My Southern Journey: True Stories from the Heart of the South showcases the singular voice, humor and perspective of Pulitzer Prize-winner Rick Bragg (All Over but the Shoutin’), in short, entertaining stories. As he introduces it, “this book is a collection of Southern stories, but it is not a litany of pig pickins and frat parties and cutthroat beauty contests.” Rather, these are fervent, funny, heartfelt memories of places and cultures that need remembering.

Bragg shares his experience of the Deep South, from his family home in northern Alabama to Florida, Louisiana and the Alabama coast. Readers quickly become acquainted (or reacquainted) with his large and lively family, as Bragg brings immediacy and intimacy to his setting and cast of characters. His mouthwatering descriptions of the food of his homeland–centered on various forms of pork but with a heavy emphasis on Gulf Coast seafood as well–are flavorful and evocative. He occasionally claims that “I can’t write well enough to tell you how good it was,” a risky writerly trick that Bragg easily pulls off. He considers the red dirt of northeastern Alabama as both physical and symbolic. Bragg’s tone is self-effacing and often hilarious, which belies his ability to approach serious issues, like his treatment of overfishing and the Deepwater oil spill.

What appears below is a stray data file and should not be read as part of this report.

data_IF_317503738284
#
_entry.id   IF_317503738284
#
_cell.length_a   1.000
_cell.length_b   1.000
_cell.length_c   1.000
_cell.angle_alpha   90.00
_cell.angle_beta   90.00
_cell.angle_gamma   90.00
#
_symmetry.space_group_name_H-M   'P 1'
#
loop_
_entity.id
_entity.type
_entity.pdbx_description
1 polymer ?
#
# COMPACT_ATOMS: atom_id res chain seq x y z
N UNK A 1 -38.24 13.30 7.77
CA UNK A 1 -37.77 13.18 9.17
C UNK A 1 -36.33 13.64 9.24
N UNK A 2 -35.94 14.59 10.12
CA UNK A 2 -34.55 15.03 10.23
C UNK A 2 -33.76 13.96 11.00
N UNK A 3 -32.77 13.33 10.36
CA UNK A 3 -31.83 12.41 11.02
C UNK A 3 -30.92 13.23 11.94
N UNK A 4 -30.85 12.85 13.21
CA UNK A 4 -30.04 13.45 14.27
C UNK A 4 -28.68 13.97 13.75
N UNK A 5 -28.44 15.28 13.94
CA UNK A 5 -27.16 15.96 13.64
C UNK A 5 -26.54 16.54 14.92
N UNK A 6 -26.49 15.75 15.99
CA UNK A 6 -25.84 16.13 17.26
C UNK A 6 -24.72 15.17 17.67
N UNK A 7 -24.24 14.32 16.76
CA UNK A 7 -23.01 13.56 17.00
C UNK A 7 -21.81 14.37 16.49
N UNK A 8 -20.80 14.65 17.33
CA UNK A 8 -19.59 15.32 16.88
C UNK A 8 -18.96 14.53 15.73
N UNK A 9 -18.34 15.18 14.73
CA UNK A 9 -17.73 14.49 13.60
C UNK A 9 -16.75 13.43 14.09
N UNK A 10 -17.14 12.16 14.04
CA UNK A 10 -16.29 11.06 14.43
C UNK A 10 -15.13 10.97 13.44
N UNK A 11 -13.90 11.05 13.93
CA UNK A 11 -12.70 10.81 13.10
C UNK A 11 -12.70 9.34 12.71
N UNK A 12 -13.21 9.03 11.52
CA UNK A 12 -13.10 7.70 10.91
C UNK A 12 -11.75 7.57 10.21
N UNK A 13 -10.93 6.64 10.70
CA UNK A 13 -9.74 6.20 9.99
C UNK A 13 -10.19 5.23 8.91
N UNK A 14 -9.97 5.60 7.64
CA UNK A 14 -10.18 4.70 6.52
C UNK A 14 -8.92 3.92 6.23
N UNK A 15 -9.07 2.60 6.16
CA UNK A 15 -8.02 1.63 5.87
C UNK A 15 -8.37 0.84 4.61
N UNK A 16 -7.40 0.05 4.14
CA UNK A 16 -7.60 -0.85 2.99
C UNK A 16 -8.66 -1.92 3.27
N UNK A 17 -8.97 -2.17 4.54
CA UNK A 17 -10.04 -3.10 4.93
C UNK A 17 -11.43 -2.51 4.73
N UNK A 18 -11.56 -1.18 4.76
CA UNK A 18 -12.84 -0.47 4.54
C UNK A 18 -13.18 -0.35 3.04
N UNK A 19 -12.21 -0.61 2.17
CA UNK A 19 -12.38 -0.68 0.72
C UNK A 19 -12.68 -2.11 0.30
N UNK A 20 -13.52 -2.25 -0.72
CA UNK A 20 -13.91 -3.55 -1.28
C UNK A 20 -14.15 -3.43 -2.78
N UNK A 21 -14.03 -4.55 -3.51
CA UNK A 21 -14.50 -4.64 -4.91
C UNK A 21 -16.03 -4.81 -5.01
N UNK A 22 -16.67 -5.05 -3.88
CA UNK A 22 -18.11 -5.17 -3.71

In exploring family, a sense of place or home, and the distinctive details of Southern food and culture, Bragg exhibits an exquisitely nuanced, clever voice, partly disguised by a down-home accent. Readers will laugh, and cry, and yearn to head South.

This review originally ran in the September 25, 2015 issue of Shelf Awareness for Readers. To subscribe, click here, and you’ll receive two issues per week of book reviews and other bookish fun!

Rating: 9 paper bags of cracklin’s.

Father Brother Keeper by Nathan Poole